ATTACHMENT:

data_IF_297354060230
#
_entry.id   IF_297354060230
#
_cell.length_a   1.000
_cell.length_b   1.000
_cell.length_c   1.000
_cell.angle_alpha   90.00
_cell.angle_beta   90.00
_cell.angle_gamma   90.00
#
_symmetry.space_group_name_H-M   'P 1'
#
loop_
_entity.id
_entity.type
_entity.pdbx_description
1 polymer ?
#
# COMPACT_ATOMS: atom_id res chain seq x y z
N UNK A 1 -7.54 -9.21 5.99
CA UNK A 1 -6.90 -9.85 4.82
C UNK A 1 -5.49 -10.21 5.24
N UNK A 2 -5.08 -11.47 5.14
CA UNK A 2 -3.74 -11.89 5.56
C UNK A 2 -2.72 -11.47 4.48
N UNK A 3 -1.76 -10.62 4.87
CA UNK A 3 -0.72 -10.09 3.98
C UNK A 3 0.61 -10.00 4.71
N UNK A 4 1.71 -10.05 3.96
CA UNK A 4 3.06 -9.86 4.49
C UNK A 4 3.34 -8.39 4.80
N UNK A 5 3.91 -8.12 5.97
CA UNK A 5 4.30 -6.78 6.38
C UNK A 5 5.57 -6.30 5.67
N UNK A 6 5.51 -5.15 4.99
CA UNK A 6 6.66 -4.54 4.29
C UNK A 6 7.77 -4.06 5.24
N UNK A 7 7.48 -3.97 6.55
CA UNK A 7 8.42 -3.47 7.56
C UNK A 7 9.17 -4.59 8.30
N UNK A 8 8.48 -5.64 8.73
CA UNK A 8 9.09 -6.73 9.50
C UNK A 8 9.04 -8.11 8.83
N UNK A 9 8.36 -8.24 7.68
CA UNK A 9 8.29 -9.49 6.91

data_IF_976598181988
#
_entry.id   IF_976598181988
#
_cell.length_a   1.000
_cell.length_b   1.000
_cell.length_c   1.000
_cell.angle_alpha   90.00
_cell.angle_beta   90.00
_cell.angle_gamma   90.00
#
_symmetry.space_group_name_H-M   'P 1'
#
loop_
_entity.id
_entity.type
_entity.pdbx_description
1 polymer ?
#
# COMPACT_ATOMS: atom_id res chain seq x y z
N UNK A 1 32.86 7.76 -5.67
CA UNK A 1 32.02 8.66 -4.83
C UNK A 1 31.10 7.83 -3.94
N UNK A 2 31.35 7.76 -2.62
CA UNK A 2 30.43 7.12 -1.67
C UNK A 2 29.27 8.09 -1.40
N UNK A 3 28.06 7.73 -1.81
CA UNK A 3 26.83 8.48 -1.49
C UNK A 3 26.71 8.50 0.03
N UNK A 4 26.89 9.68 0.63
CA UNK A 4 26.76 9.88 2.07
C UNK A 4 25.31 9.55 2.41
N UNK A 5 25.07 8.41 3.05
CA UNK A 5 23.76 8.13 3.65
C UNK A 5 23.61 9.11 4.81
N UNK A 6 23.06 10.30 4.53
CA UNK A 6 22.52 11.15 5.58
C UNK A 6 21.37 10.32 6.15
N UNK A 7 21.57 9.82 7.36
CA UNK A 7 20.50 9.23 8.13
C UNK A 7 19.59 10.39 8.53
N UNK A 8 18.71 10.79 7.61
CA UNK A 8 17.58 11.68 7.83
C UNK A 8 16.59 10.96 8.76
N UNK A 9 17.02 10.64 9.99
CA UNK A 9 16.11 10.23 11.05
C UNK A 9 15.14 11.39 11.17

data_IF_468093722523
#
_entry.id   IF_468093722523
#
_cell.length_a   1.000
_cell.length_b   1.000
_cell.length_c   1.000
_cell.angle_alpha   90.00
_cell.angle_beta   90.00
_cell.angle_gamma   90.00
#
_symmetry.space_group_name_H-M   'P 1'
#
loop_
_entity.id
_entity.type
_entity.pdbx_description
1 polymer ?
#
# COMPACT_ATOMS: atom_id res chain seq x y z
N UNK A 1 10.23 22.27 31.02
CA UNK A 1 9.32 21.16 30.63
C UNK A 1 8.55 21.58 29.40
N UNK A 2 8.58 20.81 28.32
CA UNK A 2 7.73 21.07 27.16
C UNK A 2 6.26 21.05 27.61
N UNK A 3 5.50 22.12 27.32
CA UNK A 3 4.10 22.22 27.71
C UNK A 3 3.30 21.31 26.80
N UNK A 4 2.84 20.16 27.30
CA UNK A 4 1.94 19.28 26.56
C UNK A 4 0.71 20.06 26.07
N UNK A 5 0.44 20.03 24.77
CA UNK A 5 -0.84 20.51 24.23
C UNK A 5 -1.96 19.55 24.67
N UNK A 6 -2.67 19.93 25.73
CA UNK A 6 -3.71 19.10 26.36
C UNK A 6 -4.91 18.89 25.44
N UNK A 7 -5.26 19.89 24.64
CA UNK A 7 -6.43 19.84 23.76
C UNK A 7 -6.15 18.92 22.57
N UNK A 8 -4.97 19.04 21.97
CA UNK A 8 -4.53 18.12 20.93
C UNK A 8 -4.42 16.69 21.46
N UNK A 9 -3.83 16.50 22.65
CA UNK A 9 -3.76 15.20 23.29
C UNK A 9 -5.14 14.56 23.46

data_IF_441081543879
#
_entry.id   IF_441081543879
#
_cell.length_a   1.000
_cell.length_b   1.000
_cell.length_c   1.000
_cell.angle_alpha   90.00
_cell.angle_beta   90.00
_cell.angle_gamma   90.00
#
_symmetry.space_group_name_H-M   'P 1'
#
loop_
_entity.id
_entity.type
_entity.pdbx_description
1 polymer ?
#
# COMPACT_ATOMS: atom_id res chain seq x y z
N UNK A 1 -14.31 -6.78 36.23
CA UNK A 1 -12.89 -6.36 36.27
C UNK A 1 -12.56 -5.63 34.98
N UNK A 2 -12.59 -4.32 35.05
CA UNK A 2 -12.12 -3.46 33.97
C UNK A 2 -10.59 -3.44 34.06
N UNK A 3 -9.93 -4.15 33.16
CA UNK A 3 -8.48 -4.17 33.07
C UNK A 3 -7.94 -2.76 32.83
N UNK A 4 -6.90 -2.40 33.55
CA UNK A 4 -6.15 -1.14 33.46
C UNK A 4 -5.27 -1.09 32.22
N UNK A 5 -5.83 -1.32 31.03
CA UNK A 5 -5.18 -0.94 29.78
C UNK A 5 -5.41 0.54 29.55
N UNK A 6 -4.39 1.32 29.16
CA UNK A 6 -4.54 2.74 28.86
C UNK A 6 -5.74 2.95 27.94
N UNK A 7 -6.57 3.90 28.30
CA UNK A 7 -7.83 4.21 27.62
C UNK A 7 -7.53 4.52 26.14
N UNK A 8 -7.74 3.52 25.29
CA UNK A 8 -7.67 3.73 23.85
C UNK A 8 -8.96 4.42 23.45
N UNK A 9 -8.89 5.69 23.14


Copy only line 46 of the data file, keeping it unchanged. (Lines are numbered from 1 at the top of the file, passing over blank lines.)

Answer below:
CA UNK A 9 8.29 -9.49 6.91